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The Food Lab Holiday Special: Crispy Fingerling Potatoes with Garlic-Parmesan Butter
It's time for another round of The Food Lab. Got a suggestion for an upcoming topic? Email Kenji here, and he'll do his best to answer your queries in a future post. Become a fan of The Food Lab on Facebook or follow it on Twitter for play-by-plays on future kitchen tests and recipe experiments.
Another holiday, another recipe for ultra-crispy potatoes. Aside from stuffing, is any other side dish so well-loved? Is there anyone* who can resist a crisp, golden brown tater with a thick crust and a fluffy, steaming center? Have you ever, in the history of all holiday banquets, not run out of roast potatoes? Is it even possible to make too many or have too many recipes? If you answered "no" to all of these questions, today may well be your lucky day.
* Ten points to the smart aleck who cried out "Gollum!"
We already know the secrets of extra-crunchy potatoes, right? I mean, from our Ultra-Crispy Roast Potatoes, we know that par-boiling helps. This softens up surface starches and causes them to expand, making them easier to rough up a bit, thereby increasing surface area. More surface area = more crunch.
From the Crispy Smashed Fried Potatoes, we know that frying them at a relatively low temperature is also important. This helps that crisped up layer of dehydrated gelatinized starch build to monster thicknesses.
And finally, from our Duck Fat-Fried Fingerling Potatoes, we have learned of the passionate, unassailable, forever-to-the-end-of-time love that potatoes and duck fat have for one another. As one particularly astute commenter put it, "Duck fat is the magic carpet that flavor rides in on." Every potato I've met agrees.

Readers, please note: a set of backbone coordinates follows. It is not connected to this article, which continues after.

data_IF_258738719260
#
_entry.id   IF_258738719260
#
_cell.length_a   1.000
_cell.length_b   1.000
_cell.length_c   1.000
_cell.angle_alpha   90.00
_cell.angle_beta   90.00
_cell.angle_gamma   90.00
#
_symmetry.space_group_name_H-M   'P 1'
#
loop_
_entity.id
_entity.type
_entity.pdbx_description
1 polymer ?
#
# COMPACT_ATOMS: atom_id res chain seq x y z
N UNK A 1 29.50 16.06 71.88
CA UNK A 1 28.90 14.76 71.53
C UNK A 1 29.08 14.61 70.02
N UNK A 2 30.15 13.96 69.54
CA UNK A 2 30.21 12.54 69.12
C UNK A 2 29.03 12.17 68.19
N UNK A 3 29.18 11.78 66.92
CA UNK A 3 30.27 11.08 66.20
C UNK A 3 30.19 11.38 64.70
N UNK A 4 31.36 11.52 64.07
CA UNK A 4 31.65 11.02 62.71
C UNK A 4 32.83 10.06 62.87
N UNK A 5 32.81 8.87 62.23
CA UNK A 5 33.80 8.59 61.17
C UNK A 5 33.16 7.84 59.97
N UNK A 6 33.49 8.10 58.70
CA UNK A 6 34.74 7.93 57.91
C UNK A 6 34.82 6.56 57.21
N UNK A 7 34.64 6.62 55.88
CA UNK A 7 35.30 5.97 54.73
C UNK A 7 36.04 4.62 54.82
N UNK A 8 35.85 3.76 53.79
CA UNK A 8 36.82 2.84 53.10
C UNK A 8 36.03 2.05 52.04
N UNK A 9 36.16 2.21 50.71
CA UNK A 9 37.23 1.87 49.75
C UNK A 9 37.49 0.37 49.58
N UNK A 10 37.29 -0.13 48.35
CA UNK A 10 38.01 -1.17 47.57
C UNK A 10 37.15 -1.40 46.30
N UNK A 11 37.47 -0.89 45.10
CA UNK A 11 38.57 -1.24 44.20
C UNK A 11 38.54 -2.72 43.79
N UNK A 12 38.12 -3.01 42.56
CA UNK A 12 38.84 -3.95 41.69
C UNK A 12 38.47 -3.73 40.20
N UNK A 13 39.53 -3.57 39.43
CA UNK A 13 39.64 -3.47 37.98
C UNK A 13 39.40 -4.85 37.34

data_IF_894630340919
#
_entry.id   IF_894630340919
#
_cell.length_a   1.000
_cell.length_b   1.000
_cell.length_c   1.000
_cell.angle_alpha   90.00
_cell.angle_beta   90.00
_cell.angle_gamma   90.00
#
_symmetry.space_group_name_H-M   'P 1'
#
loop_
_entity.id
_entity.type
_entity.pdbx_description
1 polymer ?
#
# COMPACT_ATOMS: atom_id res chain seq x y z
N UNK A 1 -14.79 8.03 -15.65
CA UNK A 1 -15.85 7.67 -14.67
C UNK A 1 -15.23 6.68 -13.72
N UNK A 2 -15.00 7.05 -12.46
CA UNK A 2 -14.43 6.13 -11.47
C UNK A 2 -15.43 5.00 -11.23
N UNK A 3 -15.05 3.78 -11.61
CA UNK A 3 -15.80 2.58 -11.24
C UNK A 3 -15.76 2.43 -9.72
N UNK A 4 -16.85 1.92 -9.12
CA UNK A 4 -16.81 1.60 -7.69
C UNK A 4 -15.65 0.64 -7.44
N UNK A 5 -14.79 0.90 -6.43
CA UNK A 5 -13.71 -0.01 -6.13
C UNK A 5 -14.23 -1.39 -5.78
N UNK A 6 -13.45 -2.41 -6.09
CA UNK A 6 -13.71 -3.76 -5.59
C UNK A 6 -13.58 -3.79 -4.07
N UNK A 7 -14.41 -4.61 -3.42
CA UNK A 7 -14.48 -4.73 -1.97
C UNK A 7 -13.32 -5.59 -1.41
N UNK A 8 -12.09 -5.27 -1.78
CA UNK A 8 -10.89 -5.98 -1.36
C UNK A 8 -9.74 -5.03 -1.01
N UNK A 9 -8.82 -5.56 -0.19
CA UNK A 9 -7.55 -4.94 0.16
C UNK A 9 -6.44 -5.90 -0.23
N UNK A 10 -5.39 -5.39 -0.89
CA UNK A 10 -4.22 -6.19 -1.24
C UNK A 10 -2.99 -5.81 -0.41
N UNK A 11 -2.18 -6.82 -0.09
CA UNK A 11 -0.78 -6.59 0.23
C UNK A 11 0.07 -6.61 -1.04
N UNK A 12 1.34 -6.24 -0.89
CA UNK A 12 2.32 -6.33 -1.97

These days, I use all three of these techniques pretty much anytime I want crisp potatoes-that-aren't-deep-fried for a dinner. I start the potatoes by putting them in a pot of cold salted water (starting them cold helps them cook more evenly from edge to center, minimizing the temperature gradient), bring them to a simmer, cook until tender, then cut them into whatever shape I want, and finish them by either sautéeing or roasting them in duck fat. How can you improve on this method?
How about we introduce a bit of extra flavor to the mix? Fresh off of testing a few recipes for garlic knots for my book,* I happened to have a few extra batches' worth of garlic-parmesan butter hanging out around my apartment (these are the types of friends who never overstay their welcome), and after a bit of tough mental math, I came to the inevitable conclusion that delicious plus delicious should equal extra delicious.
* No, it's not out yet, and no, I can't tell you when...
My calculations were off. But not by much.
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About the author: J. Kenji Lopez-Alt is the Chief Creative Officer of Serious Eats where he likes to explore the science of home cooking in his weekly column The Food Lab. You can follow him at @thefoodlab on Twitter, or at The Food Lab on Facebook.